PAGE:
Earthworks on projects where the land drops away are usually exorbitant. Building enormous retaining walls is expensive and can be ugly. However, there is another way, a pole house.
That choice made good sense to the French owners of a slice of island paradise, a couple who wanted a sensible way to build a home they could live in, without it costing a fortune. So, Box™ called in the geo-tech engineer’s to see what was required. They conducted tests using an augur to ascertain the quality of the soil. It’s always a nerve-wracking wait because the results not only set the depth of the foundations but might bring up other issues that require examining. You could be spending thousands on something you will never see. Soils such as silt and clay do not have the strength to hold piles – dense ground is required.
In this instance, a buried retaining wall to run across the curve at the front of the site helps stabilize the land, and the poles were set to the recommended depths. Box™ designed the house in modules to be barged over to the island then craned into place. Six ‘pods’ were built off site: five slotted together as the main home, another became a sleep-out. The owners have a parking platform and access is via a long flight of stairs that lead down to the front door.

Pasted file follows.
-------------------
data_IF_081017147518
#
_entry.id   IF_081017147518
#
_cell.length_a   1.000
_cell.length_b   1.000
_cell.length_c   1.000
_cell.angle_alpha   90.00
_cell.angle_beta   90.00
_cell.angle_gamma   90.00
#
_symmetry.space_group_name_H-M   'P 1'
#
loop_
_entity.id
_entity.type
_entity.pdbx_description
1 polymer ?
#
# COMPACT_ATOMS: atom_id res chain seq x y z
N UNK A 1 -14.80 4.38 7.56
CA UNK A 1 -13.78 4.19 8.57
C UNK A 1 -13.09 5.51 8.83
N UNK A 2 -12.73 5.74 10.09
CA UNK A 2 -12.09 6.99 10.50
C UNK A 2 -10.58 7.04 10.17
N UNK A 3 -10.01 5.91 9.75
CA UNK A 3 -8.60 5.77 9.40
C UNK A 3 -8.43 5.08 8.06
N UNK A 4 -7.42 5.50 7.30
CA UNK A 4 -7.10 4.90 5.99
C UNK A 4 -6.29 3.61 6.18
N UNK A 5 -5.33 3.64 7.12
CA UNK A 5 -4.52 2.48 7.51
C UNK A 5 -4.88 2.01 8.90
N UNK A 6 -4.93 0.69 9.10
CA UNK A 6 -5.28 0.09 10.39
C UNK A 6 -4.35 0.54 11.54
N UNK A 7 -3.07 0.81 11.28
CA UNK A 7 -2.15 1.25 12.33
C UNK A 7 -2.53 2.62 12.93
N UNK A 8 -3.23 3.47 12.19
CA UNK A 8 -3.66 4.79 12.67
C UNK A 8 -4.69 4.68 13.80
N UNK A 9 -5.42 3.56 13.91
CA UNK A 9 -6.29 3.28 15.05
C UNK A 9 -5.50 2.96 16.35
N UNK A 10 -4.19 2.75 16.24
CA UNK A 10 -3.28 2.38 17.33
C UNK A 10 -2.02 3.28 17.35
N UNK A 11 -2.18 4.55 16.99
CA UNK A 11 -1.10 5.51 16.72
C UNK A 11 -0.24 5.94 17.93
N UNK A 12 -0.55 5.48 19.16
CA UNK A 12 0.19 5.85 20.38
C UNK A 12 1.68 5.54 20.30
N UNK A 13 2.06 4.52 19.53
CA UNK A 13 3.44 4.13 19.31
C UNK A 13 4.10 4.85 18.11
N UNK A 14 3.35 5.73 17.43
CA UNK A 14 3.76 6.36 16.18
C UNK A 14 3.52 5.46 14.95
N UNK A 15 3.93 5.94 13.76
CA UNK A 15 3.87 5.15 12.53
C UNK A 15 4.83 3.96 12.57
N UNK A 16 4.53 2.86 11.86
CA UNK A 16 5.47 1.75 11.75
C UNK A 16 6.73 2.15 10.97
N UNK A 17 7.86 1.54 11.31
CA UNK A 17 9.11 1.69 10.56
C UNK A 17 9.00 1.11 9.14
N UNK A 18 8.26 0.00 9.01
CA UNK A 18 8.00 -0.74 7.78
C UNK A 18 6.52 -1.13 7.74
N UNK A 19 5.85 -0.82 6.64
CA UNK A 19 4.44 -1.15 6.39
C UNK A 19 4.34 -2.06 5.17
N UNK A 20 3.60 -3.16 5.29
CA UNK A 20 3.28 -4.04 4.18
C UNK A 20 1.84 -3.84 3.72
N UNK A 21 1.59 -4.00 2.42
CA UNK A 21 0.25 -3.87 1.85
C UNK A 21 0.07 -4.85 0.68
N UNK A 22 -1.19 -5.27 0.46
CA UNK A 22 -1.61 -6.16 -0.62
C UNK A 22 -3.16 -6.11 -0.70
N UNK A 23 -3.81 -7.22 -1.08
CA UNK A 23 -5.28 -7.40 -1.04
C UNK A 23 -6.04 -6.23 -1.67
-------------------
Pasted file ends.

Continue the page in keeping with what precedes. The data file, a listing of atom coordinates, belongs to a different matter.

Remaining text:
Is there a stigma about pole houses? Perhaps. But, in many situations, they make sense. This resulting house was built on a reasonable budget and hovers above the native bush in an elevated position to take in a magnificent sweep of ocean. And those poles? They are unseen from the road and from the dwelling itself – so all but forgotten.
History always repeats
One of the first things Box™ does when we are asked to come up with ideas for an addition to an existing home, is to check the zoning. Bungalows and villas in protected Heritage 1 zones such as Herne Bay, Westmere, Remuera and parts of Mt Eden, need to satisfy the requirements of Auckland council, to maintain the historic character of the area.
A respectful, high-quality design has a far better shot at getting the go-ahead, and one of the main criteria is how a property looks from the street.
One challenging example was a Ponsonby property that boasted two street frontages, meaning the design has to consider the streetscape from both sides – double the trouble! The section was also modest in size, a mere 306 square metres.